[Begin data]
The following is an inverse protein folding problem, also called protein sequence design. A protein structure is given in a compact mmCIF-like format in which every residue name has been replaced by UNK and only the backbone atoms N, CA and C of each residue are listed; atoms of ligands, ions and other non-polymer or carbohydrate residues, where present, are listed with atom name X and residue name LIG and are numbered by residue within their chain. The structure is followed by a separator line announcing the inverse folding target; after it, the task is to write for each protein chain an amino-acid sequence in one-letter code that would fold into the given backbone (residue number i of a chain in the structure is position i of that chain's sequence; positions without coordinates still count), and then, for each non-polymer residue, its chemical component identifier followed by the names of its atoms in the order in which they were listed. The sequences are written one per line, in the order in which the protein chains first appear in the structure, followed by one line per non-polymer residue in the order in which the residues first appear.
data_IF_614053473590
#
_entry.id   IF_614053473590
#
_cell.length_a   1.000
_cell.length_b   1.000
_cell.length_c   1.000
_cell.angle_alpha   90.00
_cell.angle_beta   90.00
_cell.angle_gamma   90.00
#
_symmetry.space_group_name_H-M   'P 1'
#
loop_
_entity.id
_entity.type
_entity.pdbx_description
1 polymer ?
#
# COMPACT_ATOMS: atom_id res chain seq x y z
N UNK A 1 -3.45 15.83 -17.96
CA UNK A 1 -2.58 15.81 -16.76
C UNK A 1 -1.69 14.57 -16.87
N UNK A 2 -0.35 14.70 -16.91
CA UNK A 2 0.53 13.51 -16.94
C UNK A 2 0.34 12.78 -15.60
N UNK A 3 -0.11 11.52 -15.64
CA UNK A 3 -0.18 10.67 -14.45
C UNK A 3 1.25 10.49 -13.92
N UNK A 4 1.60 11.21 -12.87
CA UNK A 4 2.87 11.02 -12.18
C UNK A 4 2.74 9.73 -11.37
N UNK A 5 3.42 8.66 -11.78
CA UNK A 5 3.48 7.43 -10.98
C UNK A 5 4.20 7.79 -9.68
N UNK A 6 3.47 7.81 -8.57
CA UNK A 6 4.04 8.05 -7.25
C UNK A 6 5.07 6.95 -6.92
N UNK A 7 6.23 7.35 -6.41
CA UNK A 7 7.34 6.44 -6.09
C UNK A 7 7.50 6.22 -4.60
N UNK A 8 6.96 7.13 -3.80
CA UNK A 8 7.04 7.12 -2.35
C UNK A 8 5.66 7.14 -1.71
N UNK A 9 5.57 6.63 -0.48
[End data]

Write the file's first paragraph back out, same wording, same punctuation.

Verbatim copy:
The following is an inverse protein folding problem, also called protein sequence design. A protein structure is given in a compact mmCIF-like format in which every residue name has been replaced by UNK and only the backbone atoms N, CA and C of each residue are listed; atoms of ligands, ions and other non-polymer or carbohydrate residues, where present, are listed with atom name X and residue name LIG and are numbered by residue within their chain. The structure is followed by a separator line announcing the inverse folding target; after it, the task is to write for each protein chain an amino-acid sequence in one-letter code that would fold into the given backbone (residue number i of a chain in the structure is position i of that chain's sequence; positions without coordinates still count), and then, for each non-polymer residue, its chemical component identifier followed by the names of its atoms in the order in which they were listed. The sequences are written one per line, in the order in which the protein chains first appear in the structure, followed by one line per non-polymer residue in the order in which the residues first appear.